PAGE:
Civil society

A framework to navigate the emerging regulatory landscape for AI

Global organizations seeking to responsibly deploy AI systems face a complex and quickly evolving legal landscape. While agencies are increasingly providing guidance on how to apply existing laws to AI systems, lawmakers in the EU, US, and around the world are considering major new AI-related legislative proposals. In addition to existing national legal and regulatory frameworks, international governmental and standards organizations have been doing their jobs by coordinating global efforts to align views on ethical and trustworthy AI to bolster cross border interoperability.

So how should organizations deploying AI systems navigate this evolving landscape? Before answering that question, let’s look at some of the major governance efforts on the horizon.

The EU and US are ramping up regulatory efforts

The initial draft of the EU’s Artificial Intelligence Act (AI Act), proposed in April 2021, would prohibit the use of AI in certain fields like government credit scoring, and require conformity assessments and auditing for AI use in high-risk fields like migration and border control. However, due to interactions with existing laws and differing opinions on appropriate enforcement, the AI Act may not be finalized until 2023.

In the US, efforts to enact AI-related legislation at the federal level are gaining momentum. The draft Algorithmic Accountability Act (AAA) of 2022, proposed by Senator Ron Wyden, Senator Cory Booker, and Representative Yvette Clarke, would require developers and users of certain AI systems to conduct algorithmic impact assessments and build regulatory capacity at the Federal Trade Commission (FTC). The draft AAA may evolve significantly to gain the bipartisan support necessary to be enacted and become part of a broader legislative package.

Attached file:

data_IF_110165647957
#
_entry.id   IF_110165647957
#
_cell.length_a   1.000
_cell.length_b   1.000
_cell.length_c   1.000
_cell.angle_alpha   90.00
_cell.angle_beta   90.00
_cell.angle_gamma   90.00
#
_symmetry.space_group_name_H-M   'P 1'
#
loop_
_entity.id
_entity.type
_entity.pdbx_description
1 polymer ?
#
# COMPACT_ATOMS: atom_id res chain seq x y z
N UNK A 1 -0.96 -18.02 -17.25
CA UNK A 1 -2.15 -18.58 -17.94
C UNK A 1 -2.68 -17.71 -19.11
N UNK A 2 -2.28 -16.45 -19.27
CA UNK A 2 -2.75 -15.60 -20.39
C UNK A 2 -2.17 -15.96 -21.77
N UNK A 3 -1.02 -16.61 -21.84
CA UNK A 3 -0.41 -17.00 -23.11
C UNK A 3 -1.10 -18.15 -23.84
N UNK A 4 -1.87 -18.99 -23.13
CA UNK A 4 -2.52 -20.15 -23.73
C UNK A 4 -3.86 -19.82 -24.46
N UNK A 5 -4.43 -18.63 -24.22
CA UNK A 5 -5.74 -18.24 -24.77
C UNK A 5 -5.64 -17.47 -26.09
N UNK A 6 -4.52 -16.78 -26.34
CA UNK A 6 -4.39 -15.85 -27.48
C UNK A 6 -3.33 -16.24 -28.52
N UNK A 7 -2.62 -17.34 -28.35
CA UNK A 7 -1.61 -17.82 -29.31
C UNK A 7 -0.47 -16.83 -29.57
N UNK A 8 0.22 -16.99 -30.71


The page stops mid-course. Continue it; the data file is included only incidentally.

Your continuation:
At the same time, federal agencies are using existing powers to regulate AI systems. The White House’s Office of Science and Technology Policy (OSTP) is formulating an AI Bill of Rights. The Equal Employment Opportunity Commission (EEOC) has launched an Initiative on AI and Algorithmic Fairness. The FTC, which enforces key consumer protection laws like the Fair Credit Reporting Act (FCRA) and the Equal Credit Opportunity Act (ECOA), is expected to significantly increase its oversight and enforcement of AI system use. 

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International efforts to set standards for AI

Policy makers everywhere are making efforts to harmonize policy and regulatory approaches to AI systems, to promote interoperability at the organizational and technical levels. Interoperability will in turn bolster trade and allow smaller organizations to scale internationally.

Since the Organisation for Economic Co-operation and Development (OECD) put forth its AI Principles in 2019, it has worked to help member countries put them into practice. To guide this effort, the OECD has established the OECD.AI Network of Experts on AI, which brings together policy, industry, and technical experts to discuss policy approaches, classification, risk, tools, accountability, and AI compute. The AI Policy Observatory, OECD.AI, is the organization’s platform that puts forward global developments in AI policy and data, and the OECD Working Party on AI Governance (AIGO) reviews national AI policies.

Beyond the OECD, membership of the Global Partnership on Artificial Intelligence (GPAI), a multistakeholder initiative that brings together experts to support “cutting-edge research and applied activities on AI-related priorities”, has expanded from 15 countries at its launch in 2021 to 25 countries today.